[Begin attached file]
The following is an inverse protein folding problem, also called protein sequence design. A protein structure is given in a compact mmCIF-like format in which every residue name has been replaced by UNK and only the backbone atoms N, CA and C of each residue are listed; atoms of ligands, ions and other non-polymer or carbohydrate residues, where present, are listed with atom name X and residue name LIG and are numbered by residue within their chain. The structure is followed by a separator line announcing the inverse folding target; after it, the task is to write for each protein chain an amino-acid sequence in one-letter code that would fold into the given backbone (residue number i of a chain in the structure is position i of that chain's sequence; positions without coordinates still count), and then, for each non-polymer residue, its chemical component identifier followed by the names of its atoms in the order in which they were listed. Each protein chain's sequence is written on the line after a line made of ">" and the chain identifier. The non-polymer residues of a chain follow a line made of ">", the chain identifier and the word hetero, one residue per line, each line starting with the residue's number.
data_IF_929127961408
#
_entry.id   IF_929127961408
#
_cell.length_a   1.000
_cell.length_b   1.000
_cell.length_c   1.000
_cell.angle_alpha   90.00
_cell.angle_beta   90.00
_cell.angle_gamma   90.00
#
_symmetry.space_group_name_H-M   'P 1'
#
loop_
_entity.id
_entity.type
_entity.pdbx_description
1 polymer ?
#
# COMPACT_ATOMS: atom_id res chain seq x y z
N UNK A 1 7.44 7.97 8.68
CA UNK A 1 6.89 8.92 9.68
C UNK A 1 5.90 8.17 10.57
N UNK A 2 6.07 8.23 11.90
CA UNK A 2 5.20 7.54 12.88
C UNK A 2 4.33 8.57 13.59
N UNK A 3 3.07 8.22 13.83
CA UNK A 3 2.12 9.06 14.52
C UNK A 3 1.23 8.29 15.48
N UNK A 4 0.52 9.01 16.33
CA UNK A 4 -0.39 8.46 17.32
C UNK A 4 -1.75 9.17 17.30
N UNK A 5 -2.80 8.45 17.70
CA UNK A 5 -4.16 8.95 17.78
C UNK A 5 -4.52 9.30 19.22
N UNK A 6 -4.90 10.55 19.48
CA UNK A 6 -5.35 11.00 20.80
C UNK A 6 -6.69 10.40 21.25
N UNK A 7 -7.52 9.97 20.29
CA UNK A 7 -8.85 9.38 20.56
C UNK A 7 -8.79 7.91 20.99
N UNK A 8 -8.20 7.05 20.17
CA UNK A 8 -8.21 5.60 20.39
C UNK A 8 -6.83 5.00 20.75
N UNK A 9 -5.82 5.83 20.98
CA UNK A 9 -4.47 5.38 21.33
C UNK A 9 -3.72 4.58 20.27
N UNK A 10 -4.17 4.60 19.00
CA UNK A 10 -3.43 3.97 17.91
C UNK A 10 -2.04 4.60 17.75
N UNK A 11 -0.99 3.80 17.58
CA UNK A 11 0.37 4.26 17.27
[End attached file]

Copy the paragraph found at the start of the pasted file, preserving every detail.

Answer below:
The following is an inverse protein folding problem, also called protein sequence design. A protein structure is given in a compact mmCIF-like format in which every residue name has been replaced by UNK and only the backbone atoms N, CA and C of each residue are listed; atoms of ligands, ions and other non-polymer or carbohydrate residues, where present, are listed with atom name X and residue name LIG and are numbered by residue within their chain. The structure is followed by a separator line announcing the inverse folding target; after it, the task is to write for each protein chain an amino-acid sequence in one-letter code that would fold into the given backbone (residue number i of a chain in the structure is position i of that chain's sequence; positions without coordinates still count), and then, for each non-polymer residue, its chemical component identifier followed by the names of its atoms in the order in which they were listed. Each protein chain's sequence is written on the line after a line made of ">" and the chain identifier. The non-polymer residues of a chain follow a line made of ">", the chain identifier and the word hetero, one residue per line, each line starting with the residue's number.